Background: A favourable benefit/risk ratio for treatment of rheumatoid arthritis (RA) with second-line drugs has been established only in short-term studies. The present investigation addresses the question of whether RA patients with a good response to long-term treatment with second-line drugs benefit from continuation of such treatment.
Methods: A 52-week randomised double-blind placebo-controlled multicentre study was conducted to assess the effect of stopping second-line therapy in 285 RA patients with a good long-term therapeutic response. The patients either continued the second-line drug (n = 142) or received a placebo (n = 143). The endpoint was a flare, defined as recurrence of synovitis.
Findings: At entry into the study median duration of second-line drug therapy was 5 years (range 2-33). At 52 weeks the cumulative incidence of a flare was 38% for the placebo group and 22% for the continued therapy group (p = 0.002). The risk of a flare was 2.0 times higher for patients receiving placebo than for those continuing the second-line drug (95% CI 1.27 to 3.17). The same trend was found for each second-line drug separately, with the exception of d-penicillamine. Side-effects that necessitated dose reduction or discontinuation occurred in 2 patients in each group.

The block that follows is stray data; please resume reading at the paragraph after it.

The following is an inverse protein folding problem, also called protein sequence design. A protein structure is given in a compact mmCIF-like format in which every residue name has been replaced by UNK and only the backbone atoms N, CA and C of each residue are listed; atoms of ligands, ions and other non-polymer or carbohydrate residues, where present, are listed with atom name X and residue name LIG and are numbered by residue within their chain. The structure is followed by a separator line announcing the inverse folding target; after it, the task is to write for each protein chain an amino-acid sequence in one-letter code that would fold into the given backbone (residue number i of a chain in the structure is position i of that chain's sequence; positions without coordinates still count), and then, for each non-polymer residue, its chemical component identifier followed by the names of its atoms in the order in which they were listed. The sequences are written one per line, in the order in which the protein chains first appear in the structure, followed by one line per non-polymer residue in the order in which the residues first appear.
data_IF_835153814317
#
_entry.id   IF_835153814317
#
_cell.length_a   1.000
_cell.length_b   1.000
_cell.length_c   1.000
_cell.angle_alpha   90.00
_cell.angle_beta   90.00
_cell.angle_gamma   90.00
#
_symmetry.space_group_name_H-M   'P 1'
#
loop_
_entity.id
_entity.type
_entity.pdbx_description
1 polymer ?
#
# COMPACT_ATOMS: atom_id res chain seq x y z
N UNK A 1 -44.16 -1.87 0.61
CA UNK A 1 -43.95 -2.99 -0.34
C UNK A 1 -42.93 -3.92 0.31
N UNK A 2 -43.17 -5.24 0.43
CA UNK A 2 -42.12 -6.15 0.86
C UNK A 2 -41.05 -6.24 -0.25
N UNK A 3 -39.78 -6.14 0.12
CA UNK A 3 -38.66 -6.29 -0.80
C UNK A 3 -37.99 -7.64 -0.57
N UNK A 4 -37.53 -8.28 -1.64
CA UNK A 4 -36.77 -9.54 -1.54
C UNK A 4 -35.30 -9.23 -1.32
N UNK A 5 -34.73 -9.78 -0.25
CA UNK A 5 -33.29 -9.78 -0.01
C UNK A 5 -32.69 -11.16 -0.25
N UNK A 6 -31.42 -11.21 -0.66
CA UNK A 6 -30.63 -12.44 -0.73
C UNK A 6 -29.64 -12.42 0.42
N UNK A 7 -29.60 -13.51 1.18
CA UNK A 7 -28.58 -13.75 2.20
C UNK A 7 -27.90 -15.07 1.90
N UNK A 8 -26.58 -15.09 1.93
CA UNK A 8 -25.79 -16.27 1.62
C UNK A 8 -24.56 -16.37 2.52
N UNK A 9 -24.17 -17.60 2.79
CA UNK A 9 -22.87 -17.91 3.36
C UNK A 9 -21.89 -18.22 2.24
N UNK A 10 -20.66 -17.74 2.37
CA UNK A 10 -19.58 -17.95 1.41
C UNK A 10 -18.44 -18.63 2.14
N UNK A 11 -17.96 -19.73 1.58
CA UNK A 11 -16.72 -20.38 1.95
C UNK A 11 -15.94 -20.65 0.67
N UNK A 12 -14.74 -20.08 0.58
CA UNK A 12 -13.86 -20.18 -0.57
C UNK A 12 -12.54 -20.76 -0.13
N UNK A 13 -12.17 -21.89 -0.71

Interpretation: Second-line drugs continue to be effective in RA patients who have responded well to initial treatment.